The One-Pointer: Wolves Disgrace Themselves

Categories: Timberwolves

If you thought the 2005-06 Minnesota Timberwolves couldn't sink any lower, well, the franchise saved the worst for last in tonight's game, purposefully losing to the Memphis Grizzlies in order to secure a draft pick rather than risk having it sent to Los Angeles because of the ineptitude of their braintrust.

That's right, I said PURPOSEFULLY lost. The Wolves tanked this game as blatantly as I've ever seen a professional sports team perform with premeditated incompetence, to the point where Glen Taylor owes everyone who paid to get in a refund down to the last penny and Commissioner David Stern needs to launch an investigation and assess fines and penalties. I'm dead serious. And time will tell how others react, but I don't think I'm exaggerating.

Why do I say this? Remember when the rationale for "resting" Kevin Garnett and Ricky Davis with the "injuries" they incurred was in order to get a look at the young players to see how they developed? Well, the Wolves were up by six points heading into the 4th quarter. How many minutes do you think Marcus Banks, Rashad McCants and Justin Reed played in that period? Answer: zippo. No, the five iron men in that quarter were Mark Madsen, Eddie Griffin, Trenton Hassell, Ronnie Dupree and Bracey Wright. Remarkably enough, the Wolves were still up 5 with 45 seconds left to play. Time for some tough D, right? Nope. A Grizzy scrub named Anthony Roberson is allowed to waltz in for a layup within five seconds. Time to bring in your free throw shooters, inbounds the ball and wait for the foul, right? Nope. First you make the inbounds to Madsen (45% from the line this year), who gets fouled, but alas, Memphis still isn't over the limit. So the ball in brought in again and Madsen launches a three-pointer with 6 seconds still on the shot clock. Brian Cardinal's trey ties it with 18.5 secs left, and Wright turns it over dribbling into a double team but Memphis can't get a shot off. Overtime.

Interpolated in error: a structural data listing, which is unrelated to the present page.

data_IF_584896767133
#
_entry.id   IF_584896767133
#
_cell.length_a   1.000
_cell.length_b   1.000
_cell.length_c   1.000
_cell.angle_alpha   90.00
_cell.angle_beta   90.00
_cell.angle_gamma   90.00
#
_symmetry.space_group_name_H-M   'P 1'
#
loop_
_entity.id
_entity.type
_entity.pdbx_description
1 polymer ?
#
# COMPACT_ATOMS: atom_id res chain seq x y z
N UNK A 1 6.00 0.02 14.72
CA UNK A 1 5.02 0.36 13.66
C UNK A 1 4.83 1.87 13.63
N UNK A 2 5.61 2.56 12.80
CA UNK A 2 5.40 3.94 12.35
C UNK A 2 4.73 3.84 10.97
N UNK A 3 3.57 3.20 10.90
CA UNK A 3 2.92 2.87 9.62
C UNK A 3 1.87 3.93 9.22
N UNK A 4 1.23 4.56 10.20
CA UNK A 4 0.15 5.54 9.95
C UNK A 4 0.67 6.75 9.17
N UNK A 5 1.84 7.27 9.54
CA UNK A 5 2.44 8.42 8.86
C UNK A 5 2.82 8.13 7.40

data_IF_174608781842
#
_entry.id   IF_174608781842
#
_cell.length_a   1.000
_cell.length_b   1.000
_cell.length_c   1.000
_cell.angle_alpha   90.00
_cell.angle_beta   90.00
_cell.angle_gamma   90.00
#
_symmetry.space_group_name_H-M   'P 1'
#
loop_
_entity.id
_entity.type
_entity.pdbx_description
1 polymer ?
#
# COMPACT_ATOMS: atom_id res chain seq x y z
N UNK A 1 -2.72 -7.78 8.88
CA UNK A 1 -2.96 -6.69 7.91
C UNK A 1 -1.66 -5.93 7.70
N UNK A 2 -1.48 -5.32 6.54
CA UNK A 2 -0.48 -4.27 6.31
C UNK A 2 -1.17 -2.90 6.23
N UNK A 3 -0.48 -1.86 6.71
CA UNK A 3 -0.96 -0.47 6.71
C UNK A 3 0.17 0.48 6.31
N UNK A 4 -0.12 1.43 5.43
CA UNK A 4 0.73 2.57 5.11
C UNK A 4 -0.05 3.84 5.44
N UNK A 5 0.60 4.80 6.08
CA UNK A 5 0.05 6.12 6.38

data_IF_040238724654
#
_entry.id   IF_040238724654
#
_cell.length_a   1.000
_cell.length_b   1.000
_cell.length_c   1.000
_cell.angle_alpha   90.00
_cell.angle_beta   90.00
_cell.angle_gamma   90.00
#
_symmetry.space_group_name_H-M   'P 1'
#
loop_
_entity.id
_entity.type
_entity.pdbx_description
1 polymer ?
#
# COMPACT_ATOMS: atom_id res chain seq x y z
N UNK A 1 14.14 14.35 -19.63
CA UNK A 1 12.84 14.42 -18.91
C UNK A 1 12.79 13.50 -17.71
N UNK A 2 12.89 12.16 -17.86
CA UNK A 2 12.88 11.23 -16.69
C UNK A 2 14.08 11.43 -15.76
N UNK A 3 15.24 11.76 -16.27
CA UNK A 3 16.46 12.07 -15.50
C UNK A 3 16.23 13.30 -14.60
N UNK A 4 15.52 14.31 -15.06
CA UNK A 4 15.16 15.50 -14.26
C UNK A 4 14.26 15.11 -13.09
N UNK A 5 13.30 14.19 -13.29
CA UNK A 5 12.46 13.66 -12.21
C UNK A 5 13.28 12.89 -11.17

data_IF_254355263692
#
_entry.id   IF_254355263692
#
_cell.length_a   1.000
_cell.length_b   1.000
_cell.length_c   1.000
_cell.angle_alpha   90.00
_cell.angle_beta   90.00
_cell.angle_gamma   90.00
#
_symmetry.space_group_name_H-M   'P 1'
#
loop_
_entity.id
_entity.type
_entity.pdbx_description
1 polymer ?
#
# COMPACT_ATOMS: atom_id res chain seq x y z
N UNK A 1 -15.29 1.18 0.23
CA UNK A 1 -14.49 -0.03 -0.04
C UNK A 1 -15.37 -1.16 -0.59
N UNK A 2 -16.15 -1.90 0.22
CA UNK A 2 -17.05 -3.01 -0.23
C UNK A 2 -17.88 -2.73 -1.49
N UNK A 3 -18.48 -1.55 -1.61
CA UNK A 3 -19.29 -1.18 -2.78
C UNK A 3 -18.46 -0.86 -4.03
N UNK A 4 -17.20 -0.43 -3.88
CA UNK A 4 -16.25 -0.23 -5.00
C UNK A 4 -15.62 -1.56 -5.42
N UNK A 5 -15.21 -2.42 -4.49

Okay, so far it is very fishy but not quite in the realm of scandalous. Oh, you want to leave absolutely no doubt that you are flushing your integrity down the toilet? Well then, let's let Mad Dog launch two more threes in overtime, with ten and eleven seconds left on the shot clock. Not good enough--already resting Pau Gasol and Eddie Jones for the playoffs (they're in street clothes) Memphis is playing five guys from the absolute bottom of their bench and the game remains tied at the end of the first overtime.

Second overtime, the Wolves trot out the same quintet that have been on the court since the beginning of the 4th quarter. Mad Dog launches five more three-pointers--needless to say, not even half of them even grazed the rim and none of them went it. At the other end, the Wolves allow Brian Cardinal to keep chucking uncontested three-pointers, and Memphis finally gives Minnesota what it so obviously craved--defeat.

With it came disgrace. This wasn't subtle, folks. The Wolves played to lose, and when it looked like they might win regardless, they played more and more blatantly to lose. I mean, Mad Dog hadn't attempted a trey all year and was 1-9 from beyond the arc in his five-year career before chucking up 7 of them (officially; anyway, the scorer didn't register the one he launched at the end of the 4th quarter) in ten minutes of overtime, none of them occurring because the shot clock was about the sound.

Coach Dwane Casey should be ashamed of himself. And if and when the shitstorm comes down, Casey should come completely clean about whether he was given marching orders from above to tank this game--it is no time for the coach to fall on his sword.

Am I being too moralistic? I don't know--I'm interested to see how others react. I would have asked Casey and the players if they realized how obvious they were being, but as the gruesome irony would have it, it was Fan Appreciation Night and there was the traditional ceremoney afterwards where selected fans get a jersey from each of the players. When Mad Dog grabbed the microphone and started thanking the fans for their support (at first the mic went dead on him--that was karma talking), I frankly couldn't stomach it anymore and came home.

Here's my take: No amount of ping-pong balls and draft pick placement is worth this big of a blot on your integrity as an organization. It might be comical if it weren't so pathetic. And it might be pathetic if it weren't so corrosive to the very concept of competition and sportsmanship. Believe me, one of my pet peeves is journalists getting on their high horse about one thing or another. Most of the time, I'd simply rather write about the game. But I honestly feel like I have no choice this time. More than a sad day, it is a bad day in the history of the Minnesota Timberwolves franchise.

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